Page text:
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Culture

The Vancouver Crate Digger Mining Buried Music Gold

Kevin Howes has made a life's work of ferreting out lost classics, and giving them second life.

By Doug Ward 23 May 2015 | TheTyee.ca

Doug Ward is a Vancouver-based freelance writer who was previously a reporter with the Vancouver Sun. Find his Tyee stories .

One night not too long ago, Kevin Howes, a Vancouver deejay who goes by the name Sipreano, hauled a box of vinyl records up a flight of stairs to the China Cloud arts space in Chinatown -- and shared some pressed-wax love.

As young indie music fans slowly filled the small venue, Howes set up two turntables and a mixer, and began selecting songs from a stack of about 100 45s, seven-inch and 12-inch singles and LPs. Most of them were hard-to-find obscure gems from the massive vinyl trove that fills his rented studio-loft.

Early in the evening, Howes played some early dub music from Jamaica by Prince Buster with plenty of reverb and echo. Next was a calypso version of the theme song from the 1961 hit movie Guns of Navarone.

Then Howes switched gears, playing a song most Canadians have never heard, but which he believes belongs in this country's musical canon: "Eskimo Named Johnny" by Inuk musician Willie Thrasher. "There's an Eskimo Named Johnny who lives in the city," goes the opening verse. "But he was born in the wild."

The guitar-and-harmonica folk lament recalled Woody Guthrie and early Bob Dylan. The song by Thrasher, who was stripped of his culture by the residential school system, is a tragic fable about the cultural dislocation experienced by generations of aboriginal people in Canada. "It doesn’t get any more real," said Howes, of the song he'd searched for over five years, finally buying it from another record collector. [Editor's note: To read Doug Ward's short profile of Willie Thrasher, go here.]

The China Cloud event was two months after the December 2014 release of Native North America Vol. 1: Aboriginal Folk, Rock, and Country 1966–1985, a critically-acclaimed album assembled and curated by Howes in collaboration with Seattle-based reissue label Light In the Attic Records.

Native North America is a startlingly fresh collection of tracks recorded by Canadian aboriginal musicians in the 1960s, '70s and well into the '80s.

These indigenous artists, often based in remote communities or reserves, used global pop -- folk rock, blues, country-rock and garage rock -- to explore their own cultural roots, and to simply rock out. The songs are full of grief and exuberance. On many of the tracks are echoes of Gordon Lightfoot, Neil Young, Creedence Clearwater Revival, even Black Sabbath.

The songs on Native North America contain personal stories that "have shaken me to the core," said Howes. "This music really touched my heart and soul. Over time I became passionate about it and felt people should know about it."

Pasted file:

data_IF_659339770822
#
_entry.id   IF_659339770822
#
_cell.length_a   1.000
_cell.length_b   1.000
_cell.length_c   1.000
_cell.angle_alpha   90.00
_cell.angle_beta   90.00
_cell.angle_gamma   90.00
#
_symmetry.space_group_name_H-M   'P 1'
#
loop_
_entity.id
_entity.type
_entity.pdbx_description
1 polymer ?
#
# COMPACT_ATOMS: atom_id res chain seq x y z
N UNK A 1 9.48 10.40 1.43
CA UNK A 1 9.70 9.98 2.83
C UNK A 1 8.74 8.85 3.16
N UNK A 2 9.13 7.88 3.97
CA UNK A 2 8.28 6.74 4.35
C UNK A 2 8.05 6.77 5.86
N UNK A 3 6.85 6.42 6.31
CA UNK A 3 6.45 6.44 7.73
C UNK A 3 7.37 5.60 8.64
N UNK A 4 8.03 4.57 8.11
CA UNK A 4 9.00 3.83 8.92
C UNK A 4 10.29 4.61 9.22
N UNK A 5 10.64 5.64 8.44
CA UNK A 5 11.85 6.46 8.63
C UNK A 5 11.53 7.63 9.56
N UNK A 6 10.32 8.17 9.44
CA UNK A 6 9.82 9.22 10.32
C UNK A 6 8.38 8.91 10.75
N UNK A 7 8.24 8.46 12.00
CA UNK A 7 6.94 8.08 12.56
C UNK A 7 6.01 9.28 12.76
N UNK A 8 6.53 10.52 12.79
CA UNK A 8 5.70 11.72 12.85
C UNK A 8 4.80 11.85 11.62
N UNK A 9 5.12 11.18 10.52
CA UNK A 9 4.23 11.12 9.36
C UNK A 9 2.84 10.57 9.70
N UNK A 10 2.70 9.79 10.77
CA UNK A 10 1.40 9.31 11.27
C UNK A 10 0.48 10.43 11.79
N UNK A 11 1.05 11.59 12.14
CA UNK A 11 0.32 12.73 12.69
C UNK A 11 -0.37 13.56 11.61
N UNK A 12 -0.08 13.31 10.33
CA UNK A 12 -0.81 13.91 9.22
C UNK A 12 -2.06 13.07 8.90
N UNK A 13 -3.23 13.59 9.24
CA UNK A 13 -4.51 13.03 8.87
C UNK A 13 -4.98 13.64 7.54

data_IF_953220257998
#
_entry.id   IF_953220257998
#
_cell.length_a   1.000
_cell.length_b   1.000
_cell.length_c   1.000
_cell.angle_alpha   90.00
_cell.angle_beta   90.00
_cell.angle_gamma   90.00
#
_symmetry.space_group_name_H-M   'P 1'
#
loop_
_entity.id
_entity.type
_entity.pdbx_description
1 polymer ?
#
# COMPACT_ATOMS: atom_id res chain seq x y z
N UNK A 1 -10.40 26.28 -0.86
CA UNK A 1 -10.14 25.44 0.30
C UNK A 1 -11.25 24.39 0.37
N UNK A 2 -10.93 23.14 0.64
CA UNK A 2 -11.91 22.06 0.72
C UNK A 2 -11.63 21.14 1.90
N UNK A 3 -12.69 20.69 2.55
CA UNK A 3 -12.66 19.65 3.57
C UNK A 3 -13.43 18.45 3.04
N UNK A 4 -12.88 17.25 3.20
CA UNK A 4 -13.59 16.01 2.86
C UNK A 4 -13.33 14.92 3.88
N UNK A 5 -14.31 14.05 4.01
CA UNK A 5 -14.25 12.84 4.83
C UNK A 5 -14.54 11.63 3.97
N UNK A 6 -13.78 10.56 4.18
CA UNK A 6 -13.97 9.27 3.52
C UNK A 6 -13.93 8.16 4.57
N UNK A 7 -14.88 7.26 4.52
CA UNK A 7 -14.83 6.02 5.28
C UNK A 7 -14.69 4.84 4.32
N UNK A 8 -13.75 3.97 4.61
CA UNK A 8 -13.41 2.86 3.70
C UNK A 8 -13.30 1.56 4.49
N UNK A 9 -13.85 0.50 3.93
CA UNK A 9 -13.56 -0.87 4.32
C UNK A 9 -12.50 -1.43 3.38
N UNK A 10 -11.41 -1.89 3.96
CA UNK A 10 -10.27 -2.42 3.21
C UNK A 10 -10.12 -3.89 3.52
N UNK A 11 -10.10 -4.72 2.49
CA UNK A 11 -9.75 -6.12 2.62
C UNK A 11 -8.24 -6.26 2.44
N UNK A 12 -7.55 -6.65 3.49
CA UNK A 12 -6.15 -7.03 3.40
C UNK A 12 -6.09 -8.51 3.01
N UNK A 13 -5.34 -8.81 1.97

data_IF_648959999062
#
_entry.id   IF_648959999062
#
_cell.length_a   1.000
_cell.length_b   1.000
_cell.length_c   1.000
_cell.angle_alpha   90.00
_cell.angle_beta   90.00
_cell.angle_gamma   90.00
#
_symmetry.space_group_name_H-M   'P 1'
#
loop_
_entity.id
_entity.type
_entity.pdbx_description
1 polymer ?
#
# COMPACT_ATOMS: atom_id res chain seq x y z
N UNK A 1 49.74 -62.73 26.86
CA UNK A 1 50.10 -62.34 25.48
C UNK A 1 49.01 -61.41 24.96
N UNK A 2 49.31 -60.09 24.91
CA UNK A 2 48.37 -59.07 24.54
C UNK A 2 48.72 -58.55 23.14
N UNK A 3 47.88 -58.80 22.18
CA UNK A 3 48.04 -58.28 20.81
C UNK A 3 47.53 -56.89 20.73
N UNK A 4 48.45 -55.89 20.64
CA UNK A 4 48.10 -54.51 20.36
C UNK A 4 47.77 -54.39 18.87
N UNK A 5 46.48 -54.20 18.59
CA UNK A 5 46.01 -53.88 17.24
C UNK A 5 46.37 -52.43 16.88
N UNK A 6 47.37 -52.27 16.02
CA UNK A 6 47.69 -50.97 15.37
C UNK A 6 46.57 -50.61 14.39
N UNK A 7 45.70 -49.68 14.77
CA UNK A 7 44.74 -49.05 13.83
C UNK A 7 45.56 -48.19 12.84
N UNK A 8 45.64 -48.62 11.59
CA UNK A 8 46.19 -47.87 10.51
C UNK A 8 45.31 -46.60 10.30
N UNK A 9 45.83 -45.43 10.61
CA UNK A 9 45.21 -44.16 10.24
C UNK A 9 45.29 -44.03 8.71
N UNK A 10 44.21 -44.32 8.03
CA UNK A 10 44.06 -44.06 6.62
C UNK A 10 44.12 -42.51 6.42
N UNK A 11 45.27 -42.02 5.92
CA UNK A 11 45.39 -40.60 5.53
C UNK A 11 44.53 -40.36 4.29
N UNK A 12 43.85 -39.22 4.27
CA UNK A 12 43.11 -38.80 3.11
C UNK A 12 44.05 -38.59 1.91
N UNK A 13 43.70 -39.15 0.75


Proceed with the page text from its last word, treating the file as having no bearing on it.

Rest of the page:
Unfortunately, he added, the Canadian music industry ignored these artists over the years due to the economics of the record business and racism.

"I love artists like Joni Mitchell, Gordon Lightfoot and Leonard Cohen. But there is so much more to Canadian music," said Howes. "I'm tired of hearing stories about the Guess Who. Let's hear stories about aboriginal musicians like Willie Thrasher. Their music is equally stirring."

Native North America has many critics agreeing with Howes' point. Rolling Stone Magazine praised the compilation for "illuminating a stash of music that's sweeping, under-appreciated, barely documented and surprisingly close to home." The Guardian newspaper in Britain called the album "a goldmine of forgotten fusions." A reviewer at the Georgia Straight said Native North America was a "monumental achievement," adding that among its 34 tracks there was "not a stinker in the bunch."

The record sold so well during the Christmas period in Vancouver that it quickly became unavailable, prompting its surprised but delighted record label to order a second pressing.

Exhuming lost classics

Howes is a crate digger, an obsessive collector of vinyl records. The term comes from the way vinyl music is often stored in milk or produce crates. He's a music geek who became a cultural anthropology sleuth, relentlessly mining for buried treasure. Over the past 15 years, Howes has dug deep for vinyl in messy record stores, flea markets, weekend swap meets, dusty thrift stores, rummage sales and in public and personal music collections. Not content with the vinyl available in Vancouver or its suburbs, Howes regularly hit the road, searching for marginalized music in cities and small towns across the country.

"I'd come to realize years ago that there was all this great music that was as good, if not better, than the songs on the radio or in record stores. It was more personal and more intimate."

Native North America stems from Howes' passion for vinyl music that is off-the-grid. He looks for songs that are authentic and rarely heard -- and then he goes: Listen to this.

Howes' interest in aboriginal music began about 15 years when he was on the lookout for musicians recorded on the now defunct imprint Summus, which had recorded one of Howes' favourite reggae artists, Jackie Mittoo.

He came across the 1971 debut album on Summus by Mi'kmaq singer-songwriter Willie Dunn. "It had the Ballad of Crowfoot, on it and I remembered that I had seen Dunn's film of the same name in high school. So I began checking out his music and any other album by aboriginal musicians I came across."

A few years ago, while at a record swap meet in Vancouver, Howes found an almost extinct 1975 recording by Sugluk, an Inuit hard rock band who were once well-known in the Arctic, but nowhere else in Canada. "I put it on my turntable at home and couldn't believe it. I'd never heard this kind of heavy rock from the northern regions before."

The idea of a compilation of aboriginal music came to Howes about eight years ago. He pitched the idea to Light In the Attic and they agreed. The label now considers the album the most important re-issue it has ever released.

Hear the album's opening acoustic folk track, "I Pity The Country" by the Montreal-born Dunn, and you quickly realize why Howes devoted the last five years putting this album together. Dunn's voice is as eloquent and deep as Johnny Cash or Leonard Cohen -- and the lyrics are scabrous. Straightaway, the song grabs your attention.